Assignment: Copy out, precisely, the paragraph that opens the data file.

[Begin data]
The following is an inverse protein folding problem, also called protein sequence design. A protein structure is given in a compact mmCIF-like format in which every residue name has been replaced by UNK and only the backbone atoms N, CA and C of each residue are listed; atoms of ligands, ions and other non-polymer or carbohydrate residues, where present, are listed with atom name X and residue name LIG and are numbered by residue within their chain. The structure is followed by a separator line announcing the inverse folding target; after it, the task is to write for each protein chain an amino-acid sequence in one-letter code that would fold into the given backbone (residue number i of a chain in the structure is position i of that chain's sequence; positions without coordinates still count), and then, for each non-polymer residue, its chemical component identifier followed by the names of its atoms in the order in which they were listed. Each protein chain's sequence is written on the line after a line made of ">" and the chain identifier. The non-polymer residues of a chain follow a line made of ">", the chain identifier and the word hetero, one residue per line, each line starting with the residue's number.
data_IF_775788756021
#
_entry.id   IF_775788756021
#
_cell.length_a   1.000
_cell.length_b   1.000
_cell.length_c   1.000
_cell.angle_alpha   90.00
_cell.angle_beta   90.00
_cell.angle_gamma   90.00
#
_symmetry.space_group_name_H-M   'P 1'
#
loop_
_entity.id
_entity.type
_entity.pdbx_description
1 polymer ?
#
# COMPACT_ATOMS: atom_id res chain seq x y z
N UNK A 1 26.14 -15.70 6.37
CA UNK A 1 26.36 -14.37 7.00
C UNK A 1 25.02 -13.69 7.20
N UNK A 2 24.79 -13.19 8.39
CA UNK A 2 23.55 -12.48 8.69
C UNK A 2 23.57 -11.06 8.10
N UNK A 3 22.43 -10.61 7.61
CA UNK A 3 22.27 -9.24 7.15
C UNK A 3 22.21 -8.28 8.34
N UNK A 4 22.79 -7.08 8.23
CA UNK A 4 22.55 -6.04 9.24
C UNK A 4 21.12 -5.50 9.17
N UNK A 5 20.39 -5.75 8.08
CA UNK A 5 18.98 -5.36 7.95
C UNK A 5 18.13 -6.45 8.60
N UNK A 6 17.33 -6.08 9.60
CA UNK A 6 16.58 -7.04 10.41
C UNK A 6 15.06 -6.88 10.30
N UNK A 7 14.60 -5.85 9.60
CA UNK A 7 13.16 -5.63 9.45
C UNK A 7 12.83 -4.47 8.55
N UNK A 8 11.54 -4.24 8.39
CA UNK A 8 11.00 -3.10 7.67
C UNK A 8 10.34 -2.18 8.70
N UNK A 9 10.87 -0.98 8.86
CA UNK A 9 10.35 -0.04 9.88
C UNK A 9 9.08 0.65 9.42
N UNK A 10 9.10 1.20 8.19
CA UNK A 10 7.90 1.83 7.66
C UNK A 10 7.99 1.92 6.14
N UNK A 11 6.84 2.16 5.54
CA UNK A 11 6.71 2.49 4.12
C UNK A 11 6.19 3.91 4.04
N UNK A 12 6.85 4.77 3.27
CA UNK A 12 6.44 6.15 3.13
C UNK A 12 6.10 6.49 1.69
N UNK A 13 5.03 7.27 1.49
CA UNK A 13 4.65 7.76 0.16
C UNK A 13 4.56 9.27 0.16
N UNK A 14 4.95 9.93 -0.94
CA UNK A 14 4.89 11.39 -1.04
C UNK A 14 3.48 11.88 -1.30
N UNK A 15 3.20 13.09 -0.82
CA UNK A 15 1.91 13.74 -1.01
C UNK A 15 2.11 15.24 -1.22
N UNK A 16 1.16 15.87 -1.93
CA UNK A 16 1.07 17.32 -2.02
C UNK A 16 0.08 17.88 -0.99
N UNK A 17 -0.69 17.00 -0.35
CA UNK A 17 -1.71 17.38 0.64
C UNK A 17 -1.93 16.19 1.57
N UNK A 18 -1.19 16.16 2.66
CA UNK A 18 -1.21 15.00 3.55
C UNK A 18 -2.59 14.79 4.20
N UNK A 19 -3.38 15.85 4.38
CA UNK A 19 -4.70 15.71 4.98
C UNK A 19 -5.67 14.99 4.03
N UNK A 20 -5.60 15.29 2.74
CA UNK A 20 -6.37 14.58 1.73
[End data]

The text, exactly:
The following is an inverse protein folding problem, also called protein sequence design. A protein structure is given in a compact mmCIF-like format in which every residue name has been replaced by UNK and only the backbone atoms N, CA and C of each residue are listed; atoms of ligands, ions and other non-polymer or carbohydrate residues, where present, are listed with atom name X and residue name LIG and are numbered by residue within their chain. The structure is followed by a separator line announcing the inverse folding target; after it, the task is to write for each protein chain an amino-acid sequence in one-letter code that would fold into the given backbone (residue number i of a chain in the structure is position i of that chain's sequence; positions without coordinates still count), and then, for each non-polymer residue, its chemical component identifier followed by the names of its atoms in the order in which they were listed. Each protein chain's sequence is written on the line after a line made of ">" and the chain identifier. The non-polymer residues of a chain follow a line made of ">", the chain identifier and the word hetero, one residue per line, each line starting with the residue's number.